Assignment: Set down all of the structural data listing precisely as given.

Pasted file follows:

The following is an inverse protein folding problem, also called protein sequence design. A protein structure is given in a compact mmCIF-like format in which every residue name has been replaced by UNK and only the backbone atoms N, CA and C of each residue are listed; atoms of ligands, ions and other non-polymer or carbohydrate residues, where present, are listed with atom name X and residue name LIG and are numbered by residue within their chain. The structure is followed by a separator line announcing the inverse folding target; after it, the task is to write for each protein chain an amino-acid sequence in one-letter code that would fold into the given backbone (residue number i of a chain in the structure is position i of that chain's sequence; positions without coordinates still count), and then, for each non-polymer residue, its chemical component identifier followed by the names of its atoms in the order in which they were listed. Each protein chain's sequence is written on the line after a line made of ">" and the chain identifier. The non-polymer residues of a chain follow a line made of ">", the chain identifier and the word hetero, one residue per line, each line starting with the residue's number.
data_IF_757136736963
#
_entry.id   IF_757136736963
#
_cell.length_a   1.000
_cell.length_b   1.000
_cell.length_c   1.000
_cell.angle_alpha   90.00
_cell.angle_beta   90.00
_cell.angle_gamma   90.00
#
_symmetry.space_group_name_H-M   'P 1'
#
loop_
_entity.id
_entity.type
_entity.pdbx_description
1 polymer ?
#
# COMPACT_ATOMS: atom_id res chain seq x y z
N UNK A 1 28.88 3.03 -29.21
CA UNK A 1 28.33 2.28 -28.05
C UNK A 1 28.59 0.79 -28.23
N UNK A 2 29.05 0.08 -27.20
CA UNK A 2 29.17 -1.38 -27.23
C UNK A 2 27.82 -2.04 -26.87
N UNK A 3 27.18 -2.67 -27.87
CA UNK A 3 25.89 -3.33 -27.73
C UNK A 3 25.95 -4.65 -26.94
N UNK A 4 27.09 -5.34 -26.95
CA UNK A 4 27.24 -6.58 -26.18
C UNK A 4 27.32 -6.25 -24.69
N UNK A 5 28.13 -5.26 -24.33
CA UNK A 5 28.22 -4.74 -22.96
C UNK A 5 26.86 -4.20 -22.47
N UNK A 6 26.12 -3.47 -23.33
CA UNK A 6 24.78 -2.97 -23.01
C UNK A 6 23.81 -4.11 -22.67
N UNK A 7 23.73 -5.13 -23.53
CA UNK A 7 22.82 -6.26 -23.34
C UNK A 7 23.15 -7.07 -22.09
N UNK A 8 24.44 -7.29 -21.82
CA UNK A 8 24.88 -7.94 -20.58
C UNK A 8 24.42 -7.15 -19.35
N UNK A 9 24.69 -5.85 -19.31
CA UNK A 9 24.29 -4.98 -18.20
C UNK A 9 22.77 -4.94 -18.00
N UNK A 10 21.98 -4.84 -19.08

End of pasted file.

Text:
The following is an inverse protein folding problem, also called protein sequence design. A protein structure is given in a compact mmCIF-like format in which every residue name has been replaced by UNK and only the backbone atoms N, CA and C of each residue are listed; atoms of ligands, ions and other non-polymer or carbohydrate residues, where present, are listed with atom name X and residue name LIG and are numbered by residue within their chain. The structure is followed by a separator line announcing the inverse folding target; after it, the task is to write for each protein chain an amino-acid sequence in one-letter code that would fold into the given backbone (residue number i of a chain in the structure is position i of that chain's sequence; positions without coordinates still count), and then, for each non-polymer residue, its chemical component identifier followed by the names of its atoms in the order in which they were listed. Each protein chain's sequence is written on the line after a line made of ">" and the chain identifier. The non-polymer residues of a chain follow a line made of ">", the chain identifier and the word hetero, one residue per line, each line starting with the residue's number.
data_IF_757136736963
#
_entry.id   IF_757136736963
#
_cell.length_a   1.000
_cell.length_b   1.000
_cell.length_c   1.000
_cell.angle_alpha   90.00
_cell.angle_beta   90.00
_cell.angle_gamma   90.00
#
_symmetry.space_group_name_H-M   'P 1'
#
loop_
_entity.id
_entity.type
_entity.pdbx_description
1 polymer ?
#
# COMPACT_ATOMS: atom_id res chain seq x y z
N UNK A 1 28.88 3.03 -29.21
CA UNK A 1 28.33 2.28 -28.05
C UNK A 1 28.59 0.79 -28.23
N UNK A 2 29.05 0.08 -27.20
CA UNK A 2 29.17 -1.38 -27.23
C UNK A 2 27.82 -2.04 -26.87
N UNK A 3 27.18 -2.67 -27.87
CA UNK A 3 25.89 -3.33 -27.73
C UNK A 3 25.95 -4.65 -26.94
N UNK A 4 27.09 -5.34 -26.95
CA UNK A 4 27.24 -6.58 -26.18
C UNK A 4 27.32 -6.25 -24.69
N UNK A 5 28.13 -5.26 -24.33
CA UNK A 5 28.22 -4.74 -22.96
C UNK A 5 26.86 -4.20 -22.47
N UNK A 6 26.12 -3.47 -23.33
CA UNK A 6 24.78 -2.97 -23.01
C UNK A 6 23.81 -4.11 -22.67
N UNK A 7 23.73 -5.13 -23.53
CA UNK A 7 22.82 -6.26 -23.34
C UNK A 7 23.15 -7.07 -22.09
N UNK A 8 24.44 -7.29 -21.82
CA UNK A 8 24.88 -7.94 -20.58
C UNK A 8 24.42 -7.15 -19.35
N UNK A 9 24.69 -5.85 -19.31
CA UNK A 9 24.29 -4.98 -18.20
C UNK A 9 22.77 -4.94 -18.00
N UNK A 10 21.98 -4.84 -19.08